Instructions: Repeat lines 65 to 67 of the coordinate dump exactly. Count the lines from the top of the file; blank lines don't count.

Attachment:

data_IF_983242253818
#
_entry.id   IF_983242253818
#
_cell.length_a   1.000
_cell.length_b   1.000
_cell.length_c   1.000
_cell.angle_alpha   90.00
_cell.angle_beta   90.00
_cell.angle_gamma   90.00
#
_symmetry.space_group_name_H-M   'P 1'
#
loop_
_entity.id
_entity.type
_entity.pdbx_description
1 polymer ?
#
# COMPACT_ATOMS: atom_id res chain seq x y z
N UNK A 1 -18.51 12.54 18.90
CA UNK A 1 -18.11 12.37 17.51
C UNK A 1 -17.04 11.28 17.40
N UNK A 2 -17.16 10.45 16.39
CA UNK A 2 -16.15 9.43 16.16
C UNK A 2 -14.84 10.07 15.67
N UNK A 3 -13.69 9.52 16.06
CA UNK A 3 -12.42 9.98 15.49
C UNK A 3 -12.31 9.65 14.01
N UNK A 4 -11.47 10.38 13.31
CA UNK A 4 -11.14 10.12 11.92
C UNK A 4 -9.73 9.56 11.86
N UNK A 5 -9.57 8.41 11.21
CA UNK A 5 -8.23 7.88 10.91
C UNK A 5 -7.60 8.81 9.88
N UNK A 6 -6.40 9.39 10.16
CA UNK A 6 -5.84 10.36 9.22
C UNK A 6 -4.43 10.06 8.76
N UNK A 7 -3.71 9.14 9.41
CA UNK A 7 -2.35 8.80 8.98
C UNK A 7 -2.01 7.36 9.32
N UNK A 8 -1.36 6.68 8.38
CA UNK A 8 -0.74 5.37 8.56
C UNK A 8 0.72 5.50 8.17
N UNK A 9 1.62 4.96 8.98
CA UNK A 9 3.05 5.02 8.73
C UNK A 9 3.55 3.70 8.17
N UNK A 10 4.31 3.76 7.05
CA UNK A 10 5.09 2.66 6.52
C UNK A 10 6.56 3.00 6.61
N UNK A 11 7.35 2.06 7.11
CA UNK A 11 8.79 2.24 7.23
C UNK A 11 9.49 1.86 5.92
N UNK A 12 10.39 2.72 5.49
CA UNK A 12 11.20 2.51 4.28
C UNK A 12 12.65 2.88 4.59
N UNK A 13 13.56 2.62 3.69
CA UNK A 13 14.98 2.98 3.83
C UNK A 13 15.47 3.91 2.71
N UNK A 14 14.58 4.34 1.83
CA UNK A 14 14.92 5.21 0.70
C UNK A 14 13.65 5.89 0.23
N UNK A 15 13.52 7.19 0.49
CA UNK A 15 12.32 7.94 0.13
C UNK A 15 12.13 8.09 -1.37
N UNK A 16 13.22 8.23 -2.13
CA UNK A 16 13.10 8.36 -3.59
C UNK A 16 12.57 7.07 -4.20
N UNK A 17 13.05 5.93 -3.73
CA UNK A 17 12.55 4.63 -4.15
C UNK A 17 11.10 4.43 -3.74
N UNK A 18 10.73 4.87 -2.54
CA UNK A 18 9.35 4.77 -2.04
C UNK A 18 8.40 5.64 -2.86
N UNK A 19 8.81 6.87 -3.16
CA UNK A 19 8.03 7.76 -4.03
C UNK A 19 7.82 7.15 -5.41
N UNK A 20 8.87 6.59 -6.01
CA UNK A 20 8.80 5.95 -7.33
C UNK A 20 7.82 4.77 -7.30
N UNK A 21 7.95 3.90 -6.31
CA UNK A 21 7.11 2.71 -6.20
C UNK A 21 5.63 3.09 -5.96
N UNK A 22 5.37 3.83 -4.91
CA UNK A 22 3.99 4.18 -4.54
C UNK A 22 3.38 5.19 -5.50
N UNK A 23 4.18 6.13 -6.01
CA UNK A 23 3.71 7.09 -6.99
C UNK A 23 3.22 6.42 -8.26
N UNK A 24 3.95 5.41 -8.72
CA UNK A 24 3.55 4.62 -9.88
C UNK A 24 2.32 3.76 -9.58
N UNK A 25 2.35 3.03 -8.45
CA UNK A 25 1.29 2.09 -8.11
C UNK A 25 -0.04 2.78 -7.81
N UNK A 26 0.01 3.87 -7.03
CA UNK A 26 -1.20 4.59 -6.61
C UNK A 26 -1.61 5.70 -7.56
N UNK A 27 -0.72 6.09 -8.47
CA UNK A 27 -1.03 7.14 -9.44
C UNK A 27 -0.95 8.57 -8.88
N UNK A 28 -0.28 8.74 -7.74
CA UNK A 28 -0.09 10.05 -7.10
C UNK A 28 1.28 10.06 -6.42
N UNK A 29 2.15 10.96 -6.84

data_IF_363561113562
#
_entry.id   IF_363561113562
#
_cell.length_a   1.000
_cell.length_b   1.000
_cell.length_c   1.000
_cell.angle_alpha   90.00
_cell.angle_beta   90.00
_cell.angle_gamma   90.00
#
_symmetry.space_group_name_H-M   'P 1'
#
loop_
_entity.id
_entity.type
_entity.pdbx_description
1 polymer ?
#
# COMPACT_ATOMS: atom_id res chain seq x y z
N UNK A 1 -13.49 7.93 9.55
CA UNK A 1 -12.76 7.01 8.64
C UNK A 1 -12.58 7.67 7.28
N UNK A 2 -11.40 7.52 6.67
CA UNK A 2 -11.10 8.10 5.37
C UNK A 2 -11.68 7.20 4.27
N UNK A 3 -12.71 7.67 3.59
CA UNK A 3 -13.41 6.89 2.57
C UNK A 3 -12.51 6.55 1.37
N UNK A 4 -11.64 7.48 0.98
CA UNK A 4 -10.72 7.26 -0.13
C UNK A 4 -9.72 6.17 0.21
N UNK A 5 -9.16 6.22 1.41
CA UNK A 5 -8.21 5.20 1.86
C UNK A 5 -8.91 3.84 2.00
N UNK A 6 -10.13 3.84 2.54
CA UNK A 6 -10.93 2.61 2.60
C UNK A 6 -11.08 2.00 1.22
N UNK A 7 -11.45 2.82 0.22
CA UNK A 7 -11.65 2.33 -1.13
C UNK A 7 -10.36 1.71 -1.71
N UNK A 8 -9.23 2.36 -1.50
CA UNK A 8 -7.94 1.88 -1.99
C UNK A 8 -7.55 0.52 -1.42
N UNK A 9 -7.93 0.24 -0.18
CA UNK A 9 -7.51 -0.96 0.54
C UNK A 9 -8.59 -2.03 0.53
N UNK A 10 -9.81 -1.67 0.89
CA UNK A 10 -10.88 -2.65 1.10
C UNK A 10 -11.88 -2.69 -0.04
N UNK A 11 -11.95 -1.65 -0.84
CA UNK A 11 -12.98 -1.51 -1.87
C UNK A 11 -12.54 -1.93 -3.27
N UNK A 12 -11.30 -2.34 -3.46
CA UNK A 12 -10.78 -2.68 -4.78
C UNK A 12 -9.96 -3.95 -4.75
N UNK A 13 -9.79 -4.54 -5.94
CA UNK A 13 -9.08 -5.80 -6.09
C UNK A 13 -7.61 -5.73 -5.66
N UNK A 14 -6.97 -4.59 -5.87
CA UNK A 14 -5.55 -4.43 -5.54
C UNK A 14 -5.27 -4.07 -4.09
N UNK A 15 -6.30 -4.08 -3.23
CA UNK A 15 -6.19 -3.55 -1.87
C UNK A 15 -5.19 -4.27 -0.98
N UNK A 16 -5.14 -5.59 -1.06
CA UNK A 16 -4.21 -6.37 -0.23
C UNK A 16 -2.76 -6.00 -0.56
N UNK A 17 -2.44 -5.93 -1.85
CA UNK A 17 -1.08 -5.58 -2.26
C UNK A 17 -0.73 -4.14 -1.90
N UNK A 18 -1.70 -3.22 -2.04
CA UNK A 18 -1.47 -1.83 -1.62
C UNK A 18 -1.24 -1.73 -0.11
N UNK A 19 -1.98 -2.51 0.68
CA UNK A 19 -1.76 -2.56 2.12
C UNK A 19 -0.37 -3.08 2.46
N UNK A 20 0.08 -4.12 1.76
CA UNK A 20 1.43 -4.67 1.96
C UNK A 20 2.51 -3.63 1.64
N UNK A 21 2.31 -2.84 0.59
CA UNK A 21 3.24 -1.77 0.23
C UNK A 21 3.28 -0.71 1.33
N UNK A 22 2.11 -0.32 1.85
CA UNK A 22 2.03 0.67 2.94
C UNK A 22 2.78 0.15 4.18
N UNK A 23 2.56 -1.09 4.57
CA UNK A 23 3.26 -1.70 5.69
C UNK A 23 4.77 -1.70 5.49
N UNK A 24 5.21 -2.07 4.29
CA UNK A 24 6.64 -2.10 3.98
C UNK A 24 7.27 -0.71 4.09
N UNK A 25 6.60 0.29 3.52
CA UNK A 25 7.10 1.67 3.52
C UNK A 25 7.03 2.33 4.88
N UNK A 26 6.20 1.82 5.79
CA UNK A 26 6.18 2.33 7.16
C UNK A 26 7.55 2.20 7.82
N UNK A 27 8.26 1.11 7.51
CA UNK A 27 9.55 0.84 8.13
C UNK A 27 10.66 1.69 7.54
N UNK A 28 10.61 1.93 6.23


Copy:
C UNK A 15 12.13 8.09 -1.37
N UNK A 16 13.22 8.23 -2.13
CA UNK A 16 13.10 8.36 -3.59